- As an example - If I wanted to change the gradient colors from the audacious scheme here to a “business-type” grayscale gradient, it’s a simple matter of adjusting a few keys in the Gradient Editor. Like the stripes, the gradient and the N numbers flow smoothly across all the surfaces, with no worries about UV seams. And since they're projections onto a selection set, rather than onto a "part", they work perfectly when the rudder and it's trim tab are animated.
- If I want to make the stripes another color, all I have to do is change the base material in that group to whatever color I want. Another nice thing about using a selection set for the stripes is that they fit perfectly, across all the different surfaces, with no distortion whatsoever, without any UV maps. Note for example, that because I used a selection set, the stripes on the cabin door “break” perfectly around the opening for the door handle, the various fairings, etc..
- Other markings can be freely added, either as masks (like the stripes) or as local UV maps on those parts of the geometry. (like the signature on the cabin door)
The renders shown here are unclamped. (I didn’t model the two females. They are modified from some free downloads which came from archibaseplanet.com several years ago. I included them “for scale”.) Although compressed in your browser, these renders are all 1920 pixels wide, so just drag them to your desktop to see them in full resolution.
NOTE: I really like these results, and their versatility. But... At this moment, I've only got this working for static poses. When the model is moved, the gradient, and the "stripes" mask driving it don't move correctly with the rest of the hierarchy. This is probably because the texture is pointing at a polygon selection set, rather than a UV map. I'm working on this, and have also posted the question on the forums, so as soon as I have the answer, I'll add it here. If a simple solution can be found to this problem, then this is a method I'll be using a lot in the future. Stay tuned!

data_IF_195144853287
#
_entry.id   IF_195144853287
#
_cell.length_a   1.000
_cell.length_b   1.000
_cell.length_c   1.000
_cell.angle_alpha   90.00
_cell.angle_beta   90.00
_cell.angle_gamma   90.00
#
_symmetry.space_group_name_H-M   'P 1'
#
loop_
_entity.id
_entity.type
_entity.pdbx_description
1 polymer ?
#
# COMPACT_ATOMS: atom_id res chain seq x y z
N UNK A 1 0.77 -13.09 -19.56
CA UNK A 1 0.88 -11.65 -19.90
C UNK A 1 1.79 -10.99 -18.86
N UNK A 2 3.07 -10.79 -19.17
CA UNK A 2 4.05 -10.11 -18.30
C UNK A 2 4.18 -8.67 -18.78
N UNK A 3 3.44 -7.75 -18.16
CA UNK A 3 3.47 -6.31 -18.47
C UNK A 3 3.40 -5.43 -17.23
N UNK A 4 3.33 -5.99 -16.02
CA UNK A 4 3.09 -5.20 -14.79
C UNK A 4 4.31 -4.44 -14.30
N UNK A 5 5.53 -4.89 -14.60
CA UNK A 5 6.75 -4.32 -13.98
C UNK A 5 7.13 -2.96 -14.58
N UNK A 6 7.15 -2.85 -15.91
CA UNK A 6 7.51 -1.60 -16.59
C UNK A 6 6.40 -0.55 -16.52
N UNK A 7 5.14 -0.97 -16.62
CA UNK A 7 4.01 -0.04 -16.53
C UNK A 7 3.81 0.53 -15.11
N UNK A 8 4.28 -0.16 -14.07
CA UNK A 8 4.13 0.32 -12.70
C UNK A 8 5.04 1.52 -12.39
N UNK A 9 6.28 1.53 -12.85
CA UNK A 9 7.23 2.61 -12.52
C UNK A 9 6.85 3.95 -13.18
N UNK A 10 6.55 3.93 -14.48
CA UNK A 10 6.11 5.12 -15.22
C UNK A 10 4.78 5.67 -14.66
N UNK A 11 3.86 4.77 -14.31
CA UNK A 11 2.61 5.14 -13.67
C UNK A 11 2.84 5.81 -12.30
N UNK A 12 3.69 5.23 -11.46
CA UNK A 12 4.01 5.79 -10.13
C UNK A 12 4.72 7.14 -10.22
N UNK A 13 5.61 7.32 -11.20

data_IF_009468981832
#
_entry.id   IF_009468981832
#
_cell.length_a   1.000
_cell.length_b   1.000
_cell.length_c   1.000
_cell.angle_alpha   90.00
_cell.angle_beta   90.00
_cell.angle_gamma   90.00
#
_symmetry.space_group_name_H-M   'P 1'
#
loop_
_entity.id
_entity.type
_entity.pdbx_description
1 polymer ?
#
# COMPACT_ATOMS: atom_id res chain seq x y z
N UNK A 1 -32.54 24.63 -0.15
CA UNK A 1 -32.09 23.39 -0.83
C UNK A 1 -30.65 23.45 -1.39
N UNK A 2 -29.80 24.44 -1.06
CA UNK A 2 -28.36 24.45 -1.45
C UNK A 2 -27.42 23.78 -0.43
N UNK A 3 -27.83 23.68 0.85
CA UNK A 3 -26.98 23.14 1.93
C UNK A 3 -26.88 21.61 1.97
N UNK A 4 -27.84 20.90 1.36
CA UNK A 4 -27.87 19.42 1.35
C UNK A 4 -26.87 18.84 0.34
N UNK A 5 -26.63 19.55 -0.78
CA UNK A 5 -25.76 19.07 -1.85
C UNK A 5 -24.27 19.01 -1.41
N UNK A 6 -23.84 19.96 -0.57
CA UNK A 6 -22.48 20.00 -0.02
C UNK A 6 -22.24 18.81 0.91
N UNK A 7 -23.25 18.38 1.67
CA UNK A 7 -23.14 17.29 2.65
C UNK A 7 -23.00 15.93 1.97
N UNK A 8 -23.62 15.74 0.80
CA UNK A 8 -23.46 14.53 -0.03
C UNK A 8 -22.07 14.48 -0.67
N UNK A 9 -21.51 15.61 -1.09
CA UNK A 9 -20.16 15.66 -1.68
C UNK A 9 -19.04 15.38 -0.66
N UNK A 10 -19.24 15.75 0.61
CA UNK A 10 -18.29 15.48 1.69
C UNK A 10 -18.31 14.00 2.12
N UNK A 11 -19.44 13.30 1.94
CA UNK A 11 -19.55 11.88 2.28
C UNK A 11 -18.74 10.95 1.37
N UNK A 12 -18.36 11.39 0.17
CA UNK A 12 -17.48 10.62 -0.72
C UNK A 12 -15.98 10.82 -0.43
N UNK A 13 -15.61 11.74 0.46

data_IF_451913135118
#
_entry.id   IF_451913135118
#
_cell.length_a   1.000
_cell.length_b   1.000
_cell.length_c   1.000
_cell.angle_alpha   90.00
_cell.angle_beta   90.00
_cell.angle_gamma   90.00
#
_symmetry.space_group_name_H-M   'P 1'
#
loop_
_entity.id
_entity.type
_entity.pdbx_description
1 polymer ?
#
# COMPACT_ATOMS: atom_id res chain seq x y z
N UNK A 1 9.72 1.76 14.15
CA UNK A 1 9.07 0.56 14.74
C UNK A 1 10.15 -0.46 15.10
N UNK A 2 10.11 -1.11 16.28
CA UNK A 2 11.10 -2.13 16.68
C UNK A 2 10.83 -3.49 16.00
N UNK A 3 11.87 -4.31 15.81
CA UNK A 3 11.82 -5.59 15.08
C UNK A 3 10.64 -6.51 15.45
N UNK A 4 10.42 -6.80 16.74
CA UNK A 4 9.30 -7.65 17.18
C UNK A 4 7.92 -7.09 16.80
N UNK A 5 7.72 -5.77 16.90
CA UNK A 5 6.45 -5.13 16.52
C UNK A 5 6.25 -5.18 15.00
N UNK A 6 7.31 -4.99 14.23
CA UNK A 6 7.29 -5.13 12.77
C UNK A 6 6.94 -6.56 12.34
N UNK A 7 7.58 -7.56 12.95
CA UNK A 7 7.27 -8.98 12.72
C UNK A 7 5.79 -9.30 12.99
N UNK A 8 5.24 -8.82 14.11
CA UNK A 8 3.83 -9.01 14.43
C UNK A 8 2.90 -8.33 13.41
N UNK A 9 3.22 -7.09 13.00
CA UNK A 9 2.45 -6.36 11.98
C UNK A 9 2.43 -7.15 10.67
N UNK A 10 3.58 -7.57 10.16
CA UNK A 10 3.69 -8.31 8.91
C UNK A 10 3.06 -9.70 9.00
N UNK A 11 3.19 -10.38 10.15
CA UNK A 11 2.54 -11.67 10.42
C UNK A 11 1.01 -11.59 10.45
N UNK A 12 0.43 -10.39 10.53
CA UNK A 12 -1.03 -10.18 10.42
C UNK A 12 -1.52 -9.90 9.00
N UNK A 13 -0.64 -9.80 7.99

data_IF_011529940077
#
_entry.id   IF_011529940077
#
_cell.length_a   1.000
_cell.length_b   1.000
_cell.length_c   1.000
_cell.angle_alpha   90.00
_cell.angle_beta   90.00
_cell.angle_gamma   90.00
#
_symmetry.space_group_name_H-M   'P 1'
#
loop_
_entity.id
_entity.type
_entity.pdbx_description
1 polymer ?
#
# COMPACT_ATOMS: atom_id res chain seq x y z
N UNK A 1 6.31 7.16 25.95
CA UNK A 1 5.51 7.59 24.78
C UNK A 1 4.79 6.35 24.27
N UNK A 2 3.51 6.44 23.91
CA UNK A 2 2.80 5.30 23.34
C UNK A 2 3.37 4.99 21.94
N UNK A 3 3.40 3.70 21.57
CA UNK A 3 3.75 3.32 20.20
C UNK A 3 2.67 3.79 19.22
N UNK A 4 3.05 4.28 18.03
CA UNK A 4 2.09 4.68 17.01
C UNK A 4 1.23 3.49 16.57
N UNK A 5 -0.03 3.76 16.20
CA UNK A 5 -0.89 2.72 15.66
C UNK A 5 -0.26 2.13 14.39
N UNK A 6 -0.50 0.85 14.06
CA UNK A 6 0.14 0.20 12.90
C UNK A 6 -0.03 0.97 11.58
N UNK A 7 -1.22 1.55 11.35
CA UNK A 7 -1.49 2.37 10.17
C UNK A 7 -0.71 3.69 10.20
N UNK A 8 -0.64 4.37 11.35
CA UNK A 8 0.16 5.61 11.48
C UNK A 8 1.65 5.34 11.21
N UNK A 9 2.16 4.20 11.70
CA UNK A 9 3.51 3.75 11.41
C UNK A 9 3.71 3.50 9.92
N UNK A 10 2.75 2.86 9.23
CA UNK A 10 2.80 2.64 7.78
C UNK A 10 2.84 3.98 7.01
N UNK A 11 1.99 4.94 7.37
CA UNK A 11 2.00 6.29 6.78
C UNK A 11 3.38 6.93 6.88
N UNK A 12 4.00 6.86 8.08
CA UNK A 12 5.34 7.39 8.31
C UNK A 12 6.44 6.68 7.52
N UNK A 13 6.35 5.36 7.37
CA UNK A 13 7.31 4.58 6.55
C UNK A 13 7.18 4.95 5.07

Procedurals give LOTS of paint options, with very little effort.
My favorite aspect of procedural shading for a project like this is the versatility. All of the color schemes below can be shown by just turning on or off various material groups, with no need to worry about UV maps. In fact, the only UV map on the exterior at this time is the "Mike James" log on the cabin door. The first scheme shown below uses the white "Avanti metal" base, with projections for the stripes and N numbers. It would be very simple to change the base color to anything else, and the stripes image, which is a single color, could also be easily changed.
The gradient-style scheme uses the stripes image as a mask for the gradient layer. (So, I could change the color of the stripes by simply changing the base color. Then, by simply copying the custom gradient material group, and editing the gradient, I have access to a variety of color schemes, from "flashy" to conservative. Here are some examples...
And finally, (below) a version with a completely transparent skin.
Click the "Page 06" link below, to continue on to the internal control system.